Sustainable steel

“Steel is one of the most sustainable raw materials; it’s recyclable and is recycled,”says Knight. “Anything we’re doing with scrap and recycling is a real strength, an example of strength in that sector. The important thing is that that pile [of leftover steel] is not being buried in a hole in the ground or the sea.”

Alan Knight, ArcelorMittal’s general manager, corporate responsibility


Steel production does use a lot of water, but while the water usage rate is high, the consumption rate is actually very low, according to Knight. “Most of the water we use is for cooling and then we are able to put it back,”he says. “But we still are looking at ways to reduce water usage.”

While ArcelorMittal highlights its progress in areas such as reducing emissions and improving production and its products, it also is paying more attention to how its products can contribute to other businesses’sustainability plans and how it can take a broader view of its responsibilities in the areas in which it operates. Employees receive training in human rights issues. The company cites an economic contribution of $79bn to the economies in which it operates.

“We are seeing a big opportunity as to what our products can do for our customers’sustainability goals,”says Knight. “We can help create sustainable solutions for our customers when they use our products for things such as solar heating.”That includes, for example, designing lightweight parts for cars to help the manufacturers meet their sustainability goals. A large share of ArcelorMittal’s business comes from the automobile industry. About one fifth of the global car production is made from ArcelorMittal steel.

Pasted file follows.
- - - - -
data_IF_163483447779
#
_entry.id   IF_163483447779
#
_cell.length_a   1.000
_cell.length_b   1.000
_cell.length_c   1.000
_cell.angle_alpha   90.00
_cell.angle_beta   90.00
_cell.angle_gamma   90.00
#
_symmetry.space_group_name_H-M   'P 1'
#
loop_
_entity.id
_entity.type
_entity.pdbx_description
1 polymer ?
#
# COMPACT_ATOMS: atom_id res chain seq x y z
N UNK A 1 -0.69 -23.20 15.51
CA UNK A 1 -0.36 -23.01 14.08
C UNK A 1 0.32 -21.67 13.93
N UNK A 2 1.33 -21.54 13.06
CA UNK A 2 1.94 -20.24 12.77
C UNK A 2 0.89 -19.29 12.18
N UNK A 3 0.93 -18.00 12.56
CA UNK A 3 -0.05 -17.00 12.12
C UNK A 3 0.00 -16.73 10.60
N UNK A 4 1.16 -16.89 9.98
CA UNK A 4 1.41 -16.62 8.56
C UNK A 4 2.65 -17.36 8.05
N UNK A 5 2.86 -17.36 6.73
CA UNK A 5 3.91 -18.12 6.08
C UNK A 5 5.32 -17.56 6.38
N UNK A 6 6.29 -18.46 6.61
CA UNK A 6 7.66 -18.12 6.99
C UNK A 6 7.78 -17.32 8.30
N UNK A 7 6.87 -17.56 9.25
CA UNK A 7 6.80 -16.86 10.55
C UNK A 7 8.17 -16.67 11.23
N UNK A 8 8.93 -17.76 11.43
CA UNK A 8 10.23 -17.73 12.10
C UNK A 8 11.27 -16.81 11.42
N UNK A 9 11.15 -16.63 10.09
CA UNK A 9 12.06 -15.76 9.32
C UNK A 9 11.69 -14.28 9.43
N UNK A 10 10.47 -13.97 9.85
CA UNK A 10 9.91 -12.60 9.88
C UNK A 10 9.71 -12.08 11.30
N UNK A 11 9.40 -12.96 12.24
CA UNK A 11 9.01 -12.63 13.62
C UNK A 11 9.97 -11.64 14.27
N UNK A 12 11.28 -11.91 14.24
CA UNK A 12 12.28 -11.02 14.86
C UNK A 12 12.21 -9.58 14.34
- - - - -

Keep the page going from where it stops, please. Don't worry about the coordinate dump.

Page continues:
Designing stronger, lighter cars


More than half of the company’s investment in product research and development is tied to the automotive industry, and it has five laboratories fully or partly dedicated to R&D for the automotive market. “R&D engineers work with carmakers throughout the lifecycle of their products to develop automotive steels that are stronger yet lighter than existing materials,”the company states. “We also develop new, cost-effective coatings to improve corrosion resistance, paint appearance and application processes.”

Response and responsibility

A turning point for ArcelorMittal in the area of community social responsibility was responding to the Ebola crisis last year while workingin Liberia. “It was a nice piece of work –the approach we took, working with other stakeholders and looking at the broader picture –one of the things I think we should be doing with all projects,”Knight says. “It’s a recipe we can use for other problems.”